We've seen plenty of Samsung touch-screen handsets come our way, but not many of them make it to U.S. Cellular, a regional carrier based in Chicago. The only one so far has been the Samsung Delve, which made it to the carrier's lineup late last year. Now another one has joined the family: the Samsung Caliber. The Caliber has a slightly larger display than the Delve, and it features additional home screens as well as multiple menu screens. We weren't terribly pleased by the responsiveness of the touch screen, but the Caliber does have a full multimedia feature set and decent call quality. The Samsung Caliber is $319.95 without a contract.
The Samsung Caliber is long and lean, with smooth curved corners and rounded edges, which sets it apart from the rectangular look of the Delve. Measuring 4.55 inches long by 2.23 inches wide by 0.47 inch thick, the Caliber is quite slender and not at all bulky. It's also only 3.59 ounces, thanks to a mostly plastic chassis. Yet, it feels sturdy and comfortable in the hand.
The Caliber has a very nice 3.2-inch touch-screen display dominating its entire front surface. It has support for 262,000 colors and 240x400 pixels, which result in bright and vibrant images and text. You can adjust the backlight time and the brightness but not the display font size. You can also adjust the touch sensitivity and go through a touch calibration wizard to ensure accurate tapping. We're happy to see that the Caliber also has haptic feedback, and that you can adjust the length and intensity of the vibrations.
Still, we weren't always pleased with the touch-screen experience. We would often select something by mistake when we were just scrolling around, for example. It's also not as responsive as we would like due to the resistive screen--it takes more than just a light brush of the fingers to get something to move. To make things a little easier, the Caliber does come with an optional stylus, which we do prefer over the fingers for a wide variety of tasks. There's no slot to store the stylus on the handset, but you can hang it on like a phone charm if you like.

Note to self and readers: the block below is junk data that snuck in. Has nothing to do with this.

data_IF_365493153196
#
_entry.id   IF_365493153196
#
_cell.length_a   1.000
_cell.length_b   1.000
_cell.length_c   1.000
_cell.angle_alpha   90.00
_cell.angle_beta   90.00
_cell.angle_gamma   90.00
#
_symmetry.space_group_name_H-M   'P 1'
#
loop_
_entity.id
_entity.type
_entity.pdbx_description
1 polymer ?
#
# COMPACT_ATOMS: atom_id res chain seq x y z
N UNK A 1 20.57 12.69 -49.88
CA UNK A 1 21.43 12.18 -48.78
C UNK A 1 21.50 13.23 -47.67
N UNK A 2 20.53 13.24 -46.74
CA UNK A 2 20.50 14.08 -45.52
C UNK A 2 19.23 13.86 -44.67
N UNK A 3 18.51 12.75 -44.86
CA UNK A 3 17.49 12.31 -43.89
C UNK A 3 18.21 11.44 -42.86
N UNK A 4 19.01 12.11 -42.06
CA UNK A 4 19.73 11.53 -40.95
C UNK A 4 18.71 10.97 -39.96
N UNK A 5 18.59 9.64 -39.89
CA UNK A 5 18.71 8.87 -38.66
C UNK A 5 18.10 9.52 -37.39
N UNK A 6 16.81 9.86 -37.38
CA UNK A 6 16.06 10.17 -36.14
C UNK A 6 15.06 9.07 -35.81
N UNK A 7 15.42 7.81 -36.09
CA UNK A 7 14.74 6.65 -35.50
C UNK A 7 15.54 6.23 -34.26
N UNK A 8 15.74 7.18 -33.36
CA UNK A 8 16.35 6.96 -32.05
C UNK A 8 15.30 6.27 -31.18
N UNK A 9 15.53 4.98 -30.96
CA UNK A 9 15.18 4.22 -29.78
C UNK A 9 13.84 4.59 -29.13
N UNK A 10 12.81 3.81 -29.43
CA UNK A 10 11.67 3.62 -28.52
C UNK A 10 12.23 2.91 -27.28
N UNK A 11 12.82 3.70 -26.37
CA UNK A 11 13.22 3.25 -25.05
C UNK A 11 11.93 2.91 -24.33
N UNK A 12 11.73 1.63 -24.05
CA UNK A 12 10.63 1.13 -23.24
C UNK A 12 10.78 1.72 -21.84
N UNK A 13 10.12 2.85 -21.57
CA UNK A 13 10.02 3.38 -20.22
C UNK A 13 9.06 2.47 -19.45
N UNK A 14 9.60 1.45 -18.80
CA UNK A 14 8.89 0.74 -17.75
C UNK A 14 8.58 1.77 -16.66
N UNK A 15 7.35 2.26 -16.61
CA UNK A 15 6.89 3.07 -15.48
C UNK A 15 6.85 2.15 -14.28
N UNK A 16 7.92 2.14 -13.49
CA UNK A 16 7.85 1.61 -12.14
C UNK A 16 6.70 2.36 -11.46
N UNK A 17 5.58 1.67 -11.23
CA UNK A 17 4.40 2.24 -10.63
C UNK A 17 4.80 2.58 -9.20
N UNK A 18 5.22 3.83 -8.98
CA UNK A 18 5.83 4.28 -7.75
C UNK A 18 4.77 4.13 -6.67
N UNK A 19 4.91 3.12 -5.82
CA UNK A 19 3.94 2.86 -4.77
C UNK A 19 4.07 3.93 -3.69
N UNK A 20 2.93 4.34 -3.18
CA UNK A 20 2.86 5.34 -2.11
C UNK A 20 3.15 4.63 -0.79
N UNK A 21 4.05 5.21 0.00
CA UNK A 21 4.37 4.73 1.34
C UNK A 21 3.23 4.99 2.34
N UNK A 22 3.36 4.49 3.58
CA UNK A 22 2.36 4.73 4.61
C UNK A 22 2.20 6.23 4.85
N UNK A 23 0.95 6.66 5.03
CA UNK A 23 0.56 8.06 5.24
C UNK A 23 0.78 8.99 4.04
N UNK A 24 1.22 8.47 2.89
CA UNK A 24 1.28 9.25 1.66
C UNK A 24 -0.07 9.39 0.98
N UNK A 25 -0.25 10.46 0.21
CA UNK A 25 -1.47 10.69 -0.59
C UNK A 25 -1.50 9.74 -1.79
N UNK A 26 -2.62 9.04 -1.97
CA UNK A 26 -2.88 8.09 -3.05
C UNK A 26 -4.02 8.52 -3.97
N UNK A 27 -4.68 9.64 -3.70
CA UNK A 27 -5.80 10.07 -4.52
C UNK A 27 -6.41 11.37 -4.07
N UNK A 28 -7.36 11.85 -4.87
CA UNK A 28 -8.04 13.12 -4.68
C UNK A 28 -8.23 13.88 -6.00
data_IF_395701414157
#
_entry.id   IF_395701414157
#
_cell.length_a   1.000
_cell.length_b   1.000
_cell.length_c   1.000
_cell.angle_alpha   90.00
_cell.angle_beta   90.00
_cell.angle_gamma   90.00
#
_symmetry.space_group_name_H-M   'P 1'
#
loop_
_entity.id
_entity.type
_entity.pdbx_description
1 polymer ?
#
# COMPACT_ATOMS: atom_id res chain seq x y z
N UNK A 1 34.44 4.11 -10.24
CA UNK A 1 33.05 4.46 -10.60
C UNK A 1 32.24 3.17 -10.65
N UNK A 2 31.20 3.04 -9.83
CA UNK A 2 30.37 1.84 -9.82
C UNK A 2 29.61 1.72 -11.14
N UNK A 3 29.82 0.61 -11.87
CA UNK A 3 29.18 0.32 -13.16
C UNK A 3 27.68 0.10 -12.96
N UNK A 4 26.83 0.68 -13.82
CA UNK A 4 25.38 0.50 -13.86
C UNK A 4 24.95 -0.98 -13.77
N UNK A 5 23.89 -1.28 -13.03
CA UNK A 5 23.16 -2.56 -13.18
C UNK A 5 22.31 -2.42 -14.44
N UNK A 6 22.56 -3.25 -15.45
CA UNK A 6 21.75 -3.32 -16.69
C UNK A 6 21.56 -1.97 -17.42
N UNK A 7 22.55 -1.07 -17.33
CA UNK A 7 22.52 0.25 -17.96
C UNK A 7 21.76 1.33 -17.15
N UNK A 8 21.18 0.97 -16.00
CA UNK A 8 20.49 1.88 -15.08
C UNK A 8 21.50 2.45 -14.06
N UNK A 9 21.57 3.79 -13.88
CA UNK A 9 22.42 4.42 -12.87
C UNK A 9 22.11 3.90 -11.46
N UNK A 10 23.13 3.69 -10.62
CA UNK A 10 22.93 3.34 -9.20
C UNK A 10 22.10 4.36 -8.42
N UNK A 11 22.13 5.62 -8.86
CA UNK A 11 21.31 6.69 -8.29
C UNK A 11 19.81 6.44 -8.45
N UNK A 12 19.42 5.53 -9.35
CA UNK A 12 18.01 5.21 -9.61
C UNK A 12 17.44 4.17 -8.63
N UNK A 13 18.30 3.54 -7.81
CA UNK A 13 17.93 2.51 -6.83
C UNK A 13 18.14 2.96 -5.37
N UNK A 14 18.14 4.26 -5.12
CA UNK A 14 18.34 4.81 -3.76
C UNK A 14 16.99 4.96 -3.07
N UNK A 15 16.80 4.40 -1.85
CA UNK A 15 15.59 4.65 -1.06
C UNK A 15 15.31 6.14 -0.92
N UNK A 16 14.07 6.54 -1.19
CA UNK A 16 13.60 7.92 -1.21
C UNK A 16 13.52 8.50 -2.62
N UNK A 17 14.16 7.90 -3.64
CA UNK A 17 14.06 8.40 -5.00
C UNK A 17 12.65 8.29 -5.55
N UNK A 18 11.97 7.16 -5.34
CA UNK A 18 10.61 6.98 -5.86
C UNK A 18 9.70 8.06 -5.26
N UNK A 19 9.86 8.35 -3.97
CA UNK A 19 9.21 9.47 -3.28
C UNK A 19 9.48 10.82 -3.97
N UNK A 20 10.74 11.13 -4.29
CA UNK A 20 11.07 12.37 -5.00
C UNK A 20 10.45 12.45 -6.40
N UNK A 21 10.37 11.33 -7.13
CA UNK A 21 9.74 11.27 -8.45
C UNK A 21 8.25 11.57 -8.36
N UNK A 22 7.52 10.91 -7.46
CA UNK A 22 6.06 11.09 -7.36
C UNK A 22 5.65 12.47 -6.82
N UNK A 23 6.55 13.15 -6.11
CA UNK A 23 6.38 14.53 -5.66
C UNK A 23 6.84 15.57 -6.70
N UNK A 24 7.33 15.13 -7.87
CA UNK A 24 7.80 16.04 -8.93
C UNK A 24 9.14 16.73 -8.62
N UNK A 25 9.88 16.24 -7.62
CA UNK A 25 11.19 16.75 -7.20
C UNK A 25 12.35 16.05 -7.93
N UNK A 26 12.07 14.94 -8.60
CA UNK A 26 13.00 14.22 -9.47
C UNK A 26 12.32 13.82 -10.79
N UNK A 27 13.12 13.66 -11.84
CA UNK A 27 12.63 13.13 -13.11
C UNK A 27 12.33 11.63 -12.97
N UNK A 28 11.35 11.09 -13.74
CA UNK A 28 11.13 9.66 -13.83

The Caliber has three different home screens, which you can flip through by swiping your finger horizontally across the display. You can customize each screen with different wallpaper plus widgets and shortcuts from the TouchWiz widget tray on the left. You only get 25 widgets that come with the phone, but they do include quick access to Facebook, MySpace, YouTube, and Twitter. Also on the top of each home screen is a collapsible shortcut bar for a new text message, a new memo, the music player, and the Bluetooth settings. You can add and remove widgets from the TouchWiz tray, but not from the shortcut bar. Along the bottom row are shortcuts to the phone dialer, the contacts list, the messaging menu, and the main menu.
There's also an accelerometer on the Caliber that will automatically rotate the display on the phone from portrait to landscape mode and vice versa in certain applications. For example, you can change the alphanumeric text entry to a virtual QWERTY keyboard in the messaging interface just by rotating the phone. The phone has two gesture settings that also benefit from the accelerometer; a Mute gesture, which silences any incoming event by just turning the phone face down, and a Widget reset gesture, which resets all the widgets on the screen just by shaking the phone. Though a little gimmicky, we found these gestures quite useful.
Since this is a touch-screen-only phone, you need to rely on the virtual phone dialer for dialing numbers. Luckily, the dialer has large digits and you can access your favorite contacts, your address book, and caller groups list right from the dialer interface. There's an onscreen back control to erase mistakes, and you can easily add contacts or send a message from the dialer as well.
The same goes for typing out text messages. You have several input methods; one is via a portrait mode alphanumeric keypad, and another is via a handwriting recognition tool in either full- or half-screen mode. Though they work fine, we prefer to use the virtual QWERTY keyboard. The keyboard is similar to other Samsung touch-screen phones, and we like having a shortcuts tab with "www" and ".com" buttons to make entering URLs a lot easier. Entering text on the keyboard was fine for the most part, though we did wish there was an autocorrect feature.
Underneath the display are three physical controls. They are the Talk key, the Clear/Back key, and the End key. A 3.5mm headset jack and the power/screen lock button are at the top. On the left spine are a charger jack and a volume rocker while the right side is home to a camera key, a voice command key, and the microSD card slot. The external speaker and camera lens with LED flash are on the back.